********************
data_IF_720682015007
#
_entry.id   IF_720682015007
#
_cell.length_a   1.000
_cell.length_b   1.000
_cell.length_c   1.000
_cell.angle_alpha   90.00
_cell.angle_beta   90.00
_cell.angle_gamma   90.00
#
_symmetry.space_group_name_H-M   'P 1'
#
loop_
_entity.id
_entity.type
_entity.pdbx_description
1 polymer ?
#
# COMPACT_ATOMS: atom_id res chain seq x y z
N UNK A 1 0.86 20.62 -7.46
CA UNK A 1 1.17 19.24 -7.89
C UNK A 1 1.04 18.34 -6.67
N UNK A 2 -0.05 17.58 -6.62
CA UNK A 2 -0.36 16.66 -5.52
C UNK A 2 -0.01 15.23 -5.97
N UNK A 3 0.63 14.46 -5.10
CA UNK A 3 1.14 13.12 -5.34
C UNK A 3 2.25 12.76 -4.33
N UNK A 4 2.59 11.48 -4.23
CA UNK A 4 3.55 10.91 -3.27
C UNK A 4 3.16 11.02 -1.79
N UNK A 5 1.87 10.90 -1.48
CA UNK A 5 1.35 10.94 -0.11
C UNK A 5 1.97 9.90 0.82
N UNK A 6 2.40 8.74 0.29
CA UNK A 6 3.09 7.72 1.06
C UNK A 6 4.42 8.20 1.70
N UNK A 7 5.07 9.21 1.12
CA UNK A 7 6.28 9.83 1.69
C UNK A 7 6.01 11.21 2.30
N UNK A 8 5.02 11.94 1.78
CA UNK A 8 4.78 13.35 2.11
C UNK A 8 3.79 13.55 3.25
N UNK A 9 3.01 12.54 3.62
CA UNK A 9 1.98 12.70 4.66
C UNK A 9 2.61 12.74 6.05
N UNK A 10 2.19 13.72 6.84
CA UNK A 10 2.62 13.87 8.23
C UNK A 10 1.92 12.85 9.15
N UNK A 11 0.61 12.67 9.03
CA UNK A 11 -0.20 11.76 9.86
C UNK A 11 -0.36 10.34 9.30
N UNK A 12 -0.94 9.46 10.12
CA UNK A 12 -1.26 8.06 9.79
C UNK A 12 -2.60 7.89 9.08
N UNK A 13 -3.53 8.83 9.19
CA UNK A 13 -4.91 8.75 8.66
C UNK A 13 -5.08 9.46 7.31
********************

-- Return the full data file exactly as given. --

data_IF_720682015007
#
_entry.id   IF_720682015007
#
_cell.length_a   1.000
_cell.length_b   1.000
_cell.length_c   1.000
_cell.angle_alpha   90.00
_cell.angle_beta   90.00
_cell.angle_gamma   90.00
#
_symmetry.space_group_name_H-M   'P 1'
#
loop_
_entity.id
_entity.type
_entity.pdbx_description
1 polymer ?
#
# COMPACT_ATOMS: atom_id res chain seq x y z
N UNK A 1 0.86 20.62 -7.46
CA UNK A 1 1.17 19.24 -7.89
C UNK A 1 1.04 18.34 -6.67
N UNK A 2 -0.05 17.58 -6.62
CA UNK A 2 -0.36 16.66 -5.52
C UNK A 2 -0.01 15.23 -5.97
N UNK A 3 0.63 14.46 -5.10
CA UNK A 3 1.14 13.12 -5.34
C UNK A 3 2.25 12.76 -4.33
N UNK A 4 2.59 11.48 -4.23
CA UNK A 4 3.55 10.91 -3.27
C UNK A 4 3.16 11.02 -1.79
N UNK A 5 1.87 10.90 -1.48
CA UNK A 5 1.35 10.94 -0.11
C UNK A 5 1.97 9.90 0.82
N UNK A 6 2.40 8.74 0.29
CA UNK A 6 3.09 7.72 1.06
C UNK A 6 4.42 8.20 1.70
N UNK A 7 5.07 9.21 1.12
CA UNK A 7 6.28 9.83 1.69
C UNK A 7 6.01 11.21 2.30
N UNK A 8 5.02 11.94 1.78
CA UNK A 8 4.78 13.35 2.11
C UNK A 8 3.79 13.55 3.25
N UNK A 9 3.01 12.54 3.62
CA UNK A 9 1.98 12.70 4.66
C UNK A 9 2.61 12.74 6.05
N UNK A 10 2.19 13.72 6.84
CA UNK A 10 2.62 13.87 8.23
C UNK A 10 1.92 12.85 9.15
N UNK A 11 0.61 12.67 9.03
CA UNK A 11 -0.20 11.76 9.86
C UNK A 11 -0.36 10.34 9.30
N UNK A 12 -0.94 9.46 10.12
CA UNK A 12 -1.26 8.06 9.79
C UNK A 12 -2.60 7.89 9.08
N UNK A 13 -3.53 8.83 9.19
CA UNK A 13 -4.91 8.75 8.66
C UNK A 13 -5.08 9.46 7.31